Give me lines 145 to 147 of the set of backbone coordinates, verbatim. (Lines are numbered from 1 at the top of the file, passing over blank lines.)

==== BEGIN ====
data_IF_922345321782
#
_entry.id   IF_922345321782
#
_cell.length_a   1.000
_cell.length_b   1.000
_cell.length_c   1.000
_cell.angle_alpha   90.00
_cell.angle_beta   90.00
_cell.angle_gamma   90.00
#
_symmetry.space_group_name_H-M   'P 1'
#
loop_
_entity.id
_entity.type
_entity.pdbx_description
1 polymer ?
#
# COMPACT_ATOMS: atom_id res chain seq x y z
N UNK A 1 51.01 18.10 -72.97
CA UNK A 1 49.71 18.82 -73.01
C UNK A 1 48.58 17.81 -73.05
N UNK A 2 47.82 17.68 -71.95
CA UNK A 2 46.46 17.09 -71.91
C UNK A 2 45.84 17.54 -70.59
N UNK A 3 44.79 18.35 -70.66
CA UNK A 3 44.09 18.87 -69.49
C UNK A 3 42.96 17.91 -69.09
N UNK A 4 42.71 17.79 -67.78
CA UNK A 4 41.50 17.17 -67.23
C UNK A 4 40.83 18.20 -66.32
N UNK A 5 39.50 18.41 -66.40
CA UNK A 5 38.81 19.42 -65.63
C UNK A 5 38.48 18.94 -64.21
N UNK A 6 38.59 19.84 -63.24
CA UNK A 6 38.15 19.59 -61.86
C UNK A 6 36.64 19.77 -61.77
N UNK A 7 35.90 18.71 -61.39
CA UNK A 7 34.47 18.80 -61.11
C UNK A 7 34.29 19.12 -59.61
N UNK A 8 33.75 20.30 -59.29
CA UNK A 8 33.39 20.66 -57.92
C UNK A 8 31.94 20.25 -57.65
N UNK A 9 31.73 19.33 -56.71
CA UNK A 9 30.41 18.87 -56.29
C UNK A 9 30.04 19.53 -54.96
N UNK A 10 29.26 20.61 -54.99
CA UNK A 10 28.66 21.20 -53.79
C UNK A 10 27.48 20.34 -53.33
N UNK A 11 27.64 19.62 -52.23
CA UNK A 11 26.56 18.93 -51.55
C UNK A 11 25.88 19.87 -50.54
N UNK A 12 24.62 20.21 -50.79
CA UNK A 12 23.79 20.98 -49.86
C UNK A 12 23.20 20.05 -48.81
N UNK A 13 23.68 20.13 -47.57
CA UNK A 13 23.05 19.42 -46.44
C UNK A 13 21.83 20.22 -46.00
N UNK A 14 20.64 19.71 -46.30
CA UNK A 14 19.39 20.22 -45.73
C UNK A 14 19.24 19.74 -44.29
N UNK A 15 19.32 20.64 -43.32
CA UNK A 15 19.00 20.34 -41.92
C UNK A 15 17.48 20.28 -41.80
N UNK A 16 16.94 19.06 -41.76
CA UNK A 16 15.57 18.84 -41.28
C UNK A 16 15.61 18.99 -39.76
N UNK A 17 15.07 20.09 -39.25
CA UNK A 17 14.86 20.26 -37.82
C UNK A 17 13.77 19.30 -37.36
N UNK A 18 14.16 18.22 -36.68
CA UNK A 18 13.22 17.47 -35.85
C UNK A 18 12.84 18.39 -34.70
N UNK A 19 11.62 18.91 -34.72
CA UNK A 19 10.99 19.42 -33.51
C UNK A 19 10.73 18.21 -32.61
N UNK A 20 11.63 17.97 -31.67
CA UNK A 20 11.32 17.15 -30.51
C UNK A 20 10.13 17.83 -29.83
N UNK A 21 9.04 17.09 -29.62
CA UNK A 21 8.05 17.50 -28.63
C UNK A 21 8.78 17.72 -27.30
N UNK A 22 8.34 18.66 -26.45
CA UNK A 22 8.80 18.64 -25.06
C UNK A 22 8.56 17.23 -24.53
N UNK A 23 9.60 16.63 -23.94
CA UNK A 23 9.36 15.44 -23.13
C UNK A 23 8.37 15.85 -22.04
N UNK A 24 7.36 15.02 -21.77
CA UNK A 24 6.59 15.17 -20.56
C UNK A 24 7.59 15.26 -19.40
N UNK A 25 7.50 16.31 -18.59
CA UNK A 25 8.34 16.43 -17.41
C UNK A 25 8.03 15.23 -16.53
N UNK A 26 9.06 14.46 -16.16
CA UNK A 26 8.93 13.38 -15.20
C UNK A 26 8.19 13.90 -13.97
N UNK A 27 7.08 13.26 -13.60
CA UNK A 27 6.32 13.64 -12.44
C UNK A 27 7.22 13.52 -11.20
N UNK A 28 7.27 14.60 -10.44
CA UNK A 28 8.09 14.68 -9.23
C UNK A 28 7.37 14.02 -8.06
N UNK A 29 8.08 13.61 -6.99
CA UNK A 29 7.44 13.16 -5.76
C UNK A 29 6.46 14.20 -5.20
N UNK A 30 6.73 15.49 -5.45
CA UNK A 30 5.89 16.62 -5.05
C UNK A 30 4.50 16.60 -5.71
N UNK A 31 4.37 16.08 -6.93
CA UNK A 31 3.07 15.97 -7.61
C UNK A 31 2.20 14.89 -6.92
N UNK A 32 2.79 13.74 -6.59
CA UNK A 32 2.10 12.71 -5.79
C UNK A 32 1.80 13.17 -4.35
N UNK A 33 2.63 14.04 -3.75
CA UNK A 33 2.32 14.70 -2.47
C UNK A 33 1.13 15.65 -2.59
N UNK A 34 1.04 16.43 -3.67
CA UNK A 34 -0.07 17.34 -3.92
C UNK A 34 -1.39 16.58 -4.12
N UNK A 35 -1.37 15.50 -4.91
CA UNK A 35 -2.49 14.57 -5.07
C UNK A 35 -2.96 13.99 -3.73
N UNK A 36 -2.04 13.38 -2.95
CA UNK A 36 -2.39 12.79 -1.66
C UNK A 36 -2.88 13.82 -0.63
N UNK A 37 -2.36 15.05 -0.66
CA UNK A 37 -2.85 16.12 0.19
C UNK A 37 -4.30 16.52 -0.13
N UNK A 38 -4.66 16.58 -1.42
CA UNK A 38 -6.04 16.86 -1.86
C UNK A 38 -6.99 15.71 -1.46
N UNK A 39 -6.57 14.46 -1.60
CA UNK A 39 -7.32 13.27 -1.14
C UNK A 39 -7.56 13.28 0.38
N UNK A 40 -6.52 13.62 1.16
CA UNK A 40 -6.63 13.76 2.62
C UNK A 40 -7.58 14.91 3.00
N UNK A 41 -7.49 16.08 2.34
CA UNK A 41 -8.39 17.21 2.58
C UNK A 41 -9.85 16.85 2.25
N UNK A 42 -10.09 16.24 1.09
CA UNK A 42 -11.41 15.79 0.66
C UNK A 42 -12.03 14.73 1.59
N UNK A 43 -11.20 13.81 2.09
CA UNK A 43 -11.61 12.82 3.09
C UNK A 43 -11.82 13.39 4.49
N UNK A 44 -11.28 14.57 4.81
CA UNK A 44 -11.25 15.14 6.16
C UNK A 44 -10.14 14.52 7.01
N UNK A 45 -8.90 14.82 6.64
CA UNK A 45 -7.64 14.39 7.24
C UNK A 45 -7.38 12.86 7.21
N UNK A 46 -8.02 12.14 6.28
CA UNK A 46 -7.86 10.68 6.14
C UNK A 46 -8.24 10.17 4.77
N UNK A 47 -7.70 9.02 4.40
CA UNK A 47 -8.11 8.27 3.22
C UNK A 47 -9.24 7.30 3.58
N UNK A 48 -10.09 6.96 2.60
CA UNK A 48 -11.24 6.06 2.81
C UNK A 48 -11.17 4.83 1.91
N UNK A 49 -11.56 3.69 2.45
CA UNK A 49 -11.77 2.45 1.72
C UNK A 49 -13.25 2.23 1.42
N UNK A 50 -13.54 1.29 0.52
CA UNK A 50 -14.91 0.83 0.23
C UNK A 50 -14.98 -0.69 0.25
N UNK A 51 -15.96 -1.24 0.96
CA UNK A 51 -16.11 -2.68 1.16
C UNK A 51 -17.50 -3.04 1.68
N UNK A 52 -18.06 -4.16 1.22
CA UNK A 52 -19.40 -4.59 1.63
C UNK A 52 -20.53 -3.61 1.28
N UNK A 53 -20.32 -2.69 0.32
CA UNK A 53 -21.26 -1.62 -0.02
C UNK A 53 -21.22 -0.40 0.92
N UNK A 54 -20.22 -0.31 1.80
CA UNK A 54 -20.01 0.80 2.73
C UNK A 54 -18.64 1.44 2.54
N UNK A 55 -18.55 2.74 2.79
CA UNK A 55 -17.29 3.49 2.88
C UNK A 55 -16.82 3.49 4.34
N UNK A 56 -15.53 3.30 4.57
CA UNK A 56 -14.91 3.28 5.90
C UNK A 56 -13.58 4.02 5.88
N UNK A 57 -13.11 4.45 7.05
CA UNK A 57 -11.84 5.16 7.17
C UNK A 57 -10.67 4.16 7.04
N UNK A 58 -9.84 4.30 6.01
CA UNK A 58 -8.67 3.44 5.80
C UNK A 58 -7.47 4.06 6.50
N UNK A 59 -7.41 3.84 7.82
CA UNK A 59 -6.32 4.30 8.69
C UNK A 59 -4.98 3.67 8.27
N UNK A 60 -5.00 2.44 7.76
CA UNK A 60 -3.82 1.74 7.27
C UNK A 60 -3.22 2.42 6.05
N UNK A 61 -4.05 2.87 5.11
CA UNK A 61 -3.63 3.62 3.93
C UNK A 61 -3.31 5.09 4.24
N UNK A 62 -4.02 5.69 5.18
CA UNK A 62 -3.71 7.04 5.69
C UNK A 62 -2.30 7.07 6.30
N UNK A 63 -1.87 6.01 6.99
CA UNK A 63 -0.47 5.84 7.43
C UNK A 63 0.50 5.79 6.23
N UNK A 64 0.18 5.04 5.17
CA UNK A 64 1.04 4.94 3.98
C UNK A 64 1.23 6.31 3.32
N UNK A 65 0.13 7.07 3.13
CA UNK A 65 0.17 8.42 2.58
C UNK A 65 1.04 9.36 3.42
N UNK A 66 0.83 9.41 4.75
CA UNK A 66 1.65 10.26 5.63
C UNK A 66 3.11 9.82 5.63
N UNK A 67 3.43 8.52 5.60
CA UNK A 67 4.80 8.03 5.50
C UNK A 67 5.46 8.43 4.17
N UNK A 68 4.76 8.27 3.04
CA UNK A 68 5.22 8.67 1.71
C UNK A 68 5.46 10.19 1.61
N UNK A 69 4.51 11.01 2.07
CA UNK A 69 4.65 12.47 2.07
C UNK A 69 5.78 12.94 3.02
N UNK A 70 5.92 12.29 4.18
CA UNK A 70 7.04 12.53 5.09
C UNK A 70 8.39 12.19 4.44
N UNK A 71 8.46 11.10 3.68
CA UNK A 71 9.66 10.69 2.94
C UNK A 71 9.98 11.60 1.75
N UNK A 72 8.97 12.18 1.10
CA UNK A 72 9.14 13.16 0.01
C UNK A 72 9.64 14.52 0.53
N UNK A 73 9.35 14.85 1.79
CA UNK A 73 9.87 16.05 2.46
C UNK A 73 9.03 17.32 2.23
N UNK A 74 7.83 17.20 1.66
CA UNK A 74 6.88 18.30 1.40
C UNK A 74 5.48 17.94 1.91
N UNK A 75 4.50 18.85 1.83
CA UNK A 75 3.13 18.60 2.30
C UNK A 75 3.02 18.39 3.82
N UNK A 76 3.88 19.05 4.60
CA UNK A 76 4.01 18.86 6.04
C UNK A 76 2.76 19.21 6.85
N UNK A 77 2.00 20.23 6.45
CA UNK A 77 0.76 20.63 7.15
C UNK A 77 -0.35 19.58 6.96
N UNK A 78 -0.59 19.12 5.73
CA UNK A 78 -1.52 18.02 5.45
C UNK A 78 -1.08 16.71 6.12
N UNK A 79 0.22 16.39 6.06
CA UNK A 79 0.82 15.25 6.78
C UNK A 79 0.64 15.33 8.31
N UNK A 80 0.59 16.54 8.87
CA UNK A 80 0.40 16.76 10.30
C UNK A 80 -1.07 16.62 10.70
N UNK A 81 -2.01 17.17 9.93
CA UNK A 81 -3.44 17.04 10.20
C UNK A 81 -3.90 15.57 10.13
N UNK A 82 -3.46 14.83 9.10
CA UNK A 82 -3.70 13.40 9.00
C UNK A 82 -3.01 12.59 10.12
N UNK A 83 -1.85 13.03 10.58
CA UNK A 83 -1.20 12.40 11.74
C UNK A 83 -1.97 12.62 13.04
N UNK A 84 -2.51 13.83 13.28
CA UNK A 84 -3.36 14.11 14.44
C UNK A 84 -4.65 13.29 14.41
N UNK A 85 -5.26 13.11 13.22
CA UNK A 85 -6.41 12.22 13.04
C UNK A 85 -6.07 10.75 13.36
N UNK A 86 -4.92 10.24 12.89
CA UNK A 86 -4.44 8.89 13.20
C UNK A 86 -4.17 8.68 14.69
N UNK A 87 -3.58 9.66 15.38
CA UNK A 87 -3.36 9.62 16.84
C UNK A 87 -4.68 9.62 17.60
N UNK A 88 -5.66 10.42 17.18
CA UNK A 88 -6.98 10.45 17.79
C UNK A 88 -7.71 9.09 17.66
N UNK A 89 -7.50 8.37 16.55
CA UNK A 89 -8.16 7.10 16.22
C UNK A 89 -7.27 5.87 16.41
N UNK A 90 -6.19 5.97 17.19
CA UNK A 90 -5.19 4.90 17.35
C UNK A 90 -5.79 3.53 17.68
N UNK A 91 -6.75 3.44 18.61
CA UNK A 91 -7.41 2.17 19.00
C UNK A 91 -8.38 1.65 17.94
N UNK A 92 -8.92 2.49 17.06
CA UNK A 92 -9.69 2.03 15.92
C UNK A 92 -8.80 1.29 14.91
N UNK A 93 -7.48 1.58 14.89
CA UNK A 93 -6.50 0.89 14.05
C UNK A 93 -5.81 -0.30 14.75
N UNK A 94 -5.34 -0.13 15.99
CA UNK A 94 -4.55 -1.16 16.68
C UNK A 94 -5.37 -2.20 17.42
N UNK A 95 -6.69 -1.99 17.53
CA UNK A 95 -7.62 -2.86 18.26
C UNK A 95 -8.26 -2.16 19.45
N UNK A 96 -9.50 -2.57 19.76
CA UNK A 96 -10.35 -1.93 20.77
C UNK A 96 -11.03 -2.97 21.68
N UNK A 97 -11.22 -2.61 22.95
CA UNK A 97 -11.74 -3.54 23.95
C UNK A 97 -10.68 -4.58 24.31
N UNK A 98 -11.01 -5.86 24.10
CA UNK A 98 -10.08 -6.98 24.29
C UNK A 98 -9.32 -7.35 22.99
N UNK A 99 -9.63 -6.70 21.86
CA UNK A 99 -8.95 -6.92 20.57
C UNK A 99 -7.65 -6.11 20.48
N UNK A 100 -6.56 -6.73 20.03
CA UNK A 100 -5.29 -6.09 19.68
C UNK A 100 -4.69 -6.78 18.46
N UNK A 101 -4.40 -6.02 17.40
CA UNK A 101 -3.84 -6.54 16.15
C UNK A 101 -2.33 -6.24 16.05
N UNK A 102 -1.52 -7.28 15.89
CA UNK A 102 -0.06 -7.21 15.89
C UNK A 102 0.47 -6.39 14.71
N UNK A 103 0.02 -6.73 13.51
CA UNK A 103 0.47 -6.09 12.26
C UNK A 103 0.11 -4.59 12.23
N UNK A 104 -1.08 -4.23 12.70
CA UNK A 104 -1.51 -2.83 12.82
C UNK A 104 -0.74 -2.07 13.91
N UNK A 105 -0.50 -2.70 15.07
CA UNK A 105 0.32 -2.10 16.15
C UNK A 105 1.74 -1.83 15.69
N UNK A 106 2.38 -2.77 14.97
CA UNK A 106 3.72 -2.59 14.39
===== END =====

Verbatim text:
CA UNK A 42 -11.41 15.79 0.66
C UNK A 42 -12.03 14.73 1.59
N UNK A 43 -11.20 13.81 2.09